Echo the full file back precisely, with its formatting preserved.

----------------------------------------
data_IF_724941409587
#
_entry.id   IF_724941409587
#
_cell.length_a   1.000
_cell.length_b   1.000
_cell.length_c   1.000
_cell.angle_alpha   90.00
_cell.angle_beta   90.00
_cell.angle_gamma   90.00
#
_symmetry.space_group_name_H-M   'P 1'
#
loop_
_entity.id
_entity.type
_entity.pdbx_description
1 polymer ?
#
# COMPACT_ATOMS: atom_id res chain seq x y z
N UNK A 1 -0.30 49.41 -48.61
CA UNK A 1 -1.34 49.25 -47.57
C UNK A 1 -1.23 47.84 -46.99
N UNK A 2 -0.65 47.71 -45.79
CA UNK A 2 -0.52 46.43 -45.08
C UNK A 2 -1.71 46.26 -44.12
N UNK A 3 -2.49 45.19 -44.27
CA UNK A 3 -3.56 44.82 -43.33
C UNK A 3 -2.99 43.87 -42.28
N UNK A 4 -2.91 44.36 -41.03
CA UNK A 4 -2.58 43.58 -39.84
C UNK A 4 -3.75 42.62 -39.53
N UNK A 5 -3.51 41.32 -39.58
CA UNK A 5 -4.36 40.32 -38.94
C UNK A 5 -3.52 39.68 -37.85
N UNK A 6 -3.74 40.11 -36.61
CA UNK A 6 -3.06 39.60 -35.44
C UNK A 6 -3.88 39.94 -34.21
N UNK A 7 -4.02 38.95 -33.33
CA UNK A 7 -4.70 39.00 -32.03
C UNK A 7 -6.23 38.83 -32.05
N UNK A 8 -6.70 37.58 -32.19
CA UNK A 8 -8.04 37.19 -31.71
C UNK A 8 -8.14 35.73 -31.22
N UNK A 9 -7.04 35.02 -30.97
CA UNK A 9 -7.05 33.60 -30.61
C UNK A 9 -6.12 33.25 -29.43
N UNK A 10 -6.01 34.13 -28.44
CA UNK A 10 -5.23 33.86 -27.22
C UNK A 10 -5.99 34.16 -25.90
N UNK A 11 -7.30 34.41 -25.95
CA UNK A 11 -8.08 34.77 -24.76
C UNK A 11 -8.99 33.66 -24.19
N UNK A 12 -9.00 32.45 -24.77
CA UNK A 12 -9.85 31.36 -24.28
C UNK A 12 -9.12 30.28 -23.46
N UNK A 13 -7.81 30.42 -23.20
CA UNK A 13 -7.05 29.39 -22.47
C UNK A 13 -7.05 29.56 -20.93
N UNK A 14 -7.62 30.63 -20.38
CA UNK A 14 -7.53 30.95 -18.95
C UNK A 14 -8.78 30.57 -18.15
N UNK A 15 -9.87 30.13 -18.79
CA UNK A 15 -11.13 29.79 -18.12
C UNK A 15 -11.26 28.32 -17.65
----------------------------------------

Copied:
data_IF_724941409587
#
_entry.id   IF_724941409587
#
_cell.length_a   1.000
_cell.length_b   1.000
_cell.length_c   1.000
_cell.angle_alpha   90.00
_cell.angle_beta   90.00
_cell.angle_gamma   90.00
#
_symmetry.space_group_name_H-M   'P 1'
#
loop_
_entity.id
_entity.type
_entity.pdbx_description
1 polymer ?
#
# COMPACT_ATOMS: atom_id res chain seq x y z
N UNK A 1 -0.30 49.41 -48.61
CA UNK A 1 -1.34 49.25 -47.57
C UNK A 1 -1.23 47.84 -46.99
N UNK A 2 -0.65 47.71 -45.79
CA UNK A 2 -0.52 46.43 -45.08
C UNK A 2 -1.71 46.26 -44.12
N UNK A 3 -2.49 45.19 -44.27
CA UNK A 3 -3.56 44.82 -43.33
C UNK A 3 -2.99 43.87 -42.28
N UNK A 4 -2.91 44.36 -41.03
CA UNK A 4 -2.58 43.58 -39.84
C UNK A 4 -3.75 42.62 -39.53
N UNK A 5 -3.51 41.32 -39.58
CA UNK A 5 -4.36 40.32 -38.94
C UNK A 5 -3.52 39.68 -37.85
N UNK A 6 -3.74 40.11 -36.61
CA UNK A 6 -3.06 39.60 -35.44
C UNK A 6 -3.88 39.94 -34.21
N UNK A 7 -4.02 38.95 -33.33
CA UNK A 7 -4.70 39.00 -32.03
C UNK A 7 -6.23 38.83 -32.05
N UNK A 8 -6.70 37.58 -32.19
CA UNK A 8 -8.04 37.19 -31.71
C UNK A 8 -8.14 35.73 -31.22
N UNK A 9 -7.04 35.02 -30.97
CA UNK A 9 -7.05 33.60 -30.61
C UNK A 9 -6.12 33.25 -29.43
N UNK A 10 -6.01 34.13 -28.44
CA UNK A 10 -5.23 33.86 -27.22
C UNK A 10 -5.99 34.16 -25.90
N UNK A 11 -7.30 34.41 -25.95
CA UNK A 11 -8.08 34.77 -24.76
C UNK A 11 -8.99 33.66 -24.19
N UNK A 12 -9.00 32.45 -24.77
CA UNK A 12 -9.85 31.36 -24.28
C UNK A 12 -9.12 30.28 -23.46
N UNK A 13 -7.81 30.42 -23.20
CA UNK A 13 -7.05 29.39 -22.47
C UNK A 13 -7.05 29.56 -20.93
N UNK A 14 -7.62 30.63 -20.38
CA UNK A 14 -7.53 30.95 -18.95
C UNK A 14 -8.78 30.57 -18.15
N UNK A 15 -9.87 30.13 -18.79
CA UNK A 15 -11.13 29.79 -18.12
C UNK A 15 -11.26 28.32 -17.65